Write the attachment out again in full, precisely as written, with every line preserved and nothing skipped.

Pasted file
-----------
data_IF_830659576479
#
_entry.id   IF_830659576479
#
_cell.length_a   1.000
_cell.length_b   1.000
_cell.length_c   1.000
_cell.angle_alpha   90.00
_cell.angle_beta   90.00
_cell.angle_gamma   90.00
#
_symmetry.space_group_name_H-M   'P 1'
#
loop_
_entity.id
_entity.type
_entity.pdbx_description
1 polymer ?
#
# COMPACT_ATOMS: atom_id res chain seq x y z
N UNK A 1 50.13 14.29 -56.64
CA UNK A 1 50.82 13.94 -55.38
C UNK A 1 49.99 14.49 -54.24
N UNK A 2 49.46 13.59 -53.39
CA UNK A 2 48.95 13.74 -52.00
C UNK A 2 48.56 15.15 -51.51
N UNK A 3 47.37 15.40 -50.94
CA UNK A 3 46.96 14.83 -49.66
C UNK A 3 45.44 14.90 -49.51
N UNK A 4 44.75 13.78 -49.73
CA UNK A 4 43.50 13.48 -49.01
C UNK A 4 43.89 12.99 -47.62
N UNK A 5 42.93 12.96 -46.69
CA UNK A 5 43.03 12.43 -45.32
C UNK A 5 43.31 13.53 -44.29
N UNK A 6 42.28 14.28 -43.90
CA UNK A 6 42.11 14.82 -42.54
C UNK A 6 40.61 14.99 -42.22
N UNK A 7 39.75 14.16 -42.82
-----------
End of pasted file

data_IF_830659576479
#
_entry.id   IF_830659576479
#
_cell.length_a   1.000
_cell.length_b   1.000
_cell.length_c   1.000
_cell.angle_alpha   90.00
_cell.angle_beta   90.00
_cell.angle_gamma   90.00
#
_symmetry.space_group_name_H-M   'P 1'
#
loop_
_entity.id
_entity.type
_entity.pdbx_description
1 polymer ?
#
# COMPACT_ATOMS: atom_id res chain seq x y z
N UNK A 1 50.13 14.29 -56.64
CA UNK A 1 50.82 13.94 -55.38
C UNK A 1 49.99 14.49 -54.24
N UNK A 2 49.46 13.59 -53.39
CA UNK A 2 48.95 13.74 -52.00
C UNK A 2 48.56 15.15 -51.51
N UNK A 3 47.37 15.40 -50.94
CA UNK A 3 46.96 14.83 -49.66
C UNK A 3 45.44 14.90 -49.51
N UNK A 4 44.75 13.78 -49.73
CA UNK A 4 43.50 13.48 -49.01
C UNK A 4 43.89 12.99 -47.62
N UNK A 5 42.93 12.96 -46.69
CA UNK A 5 43.03 12.43 -45.32
C UNK A 5 43.31 13.53 -44.29
N UNK A 6 42.28 14.28 -43.90
CA UNK A 6 42.11 14.82 -42.54
C UNK A 6 40.61 14.99 -42.22
N UNK A 7 39.75 14.16 -42.82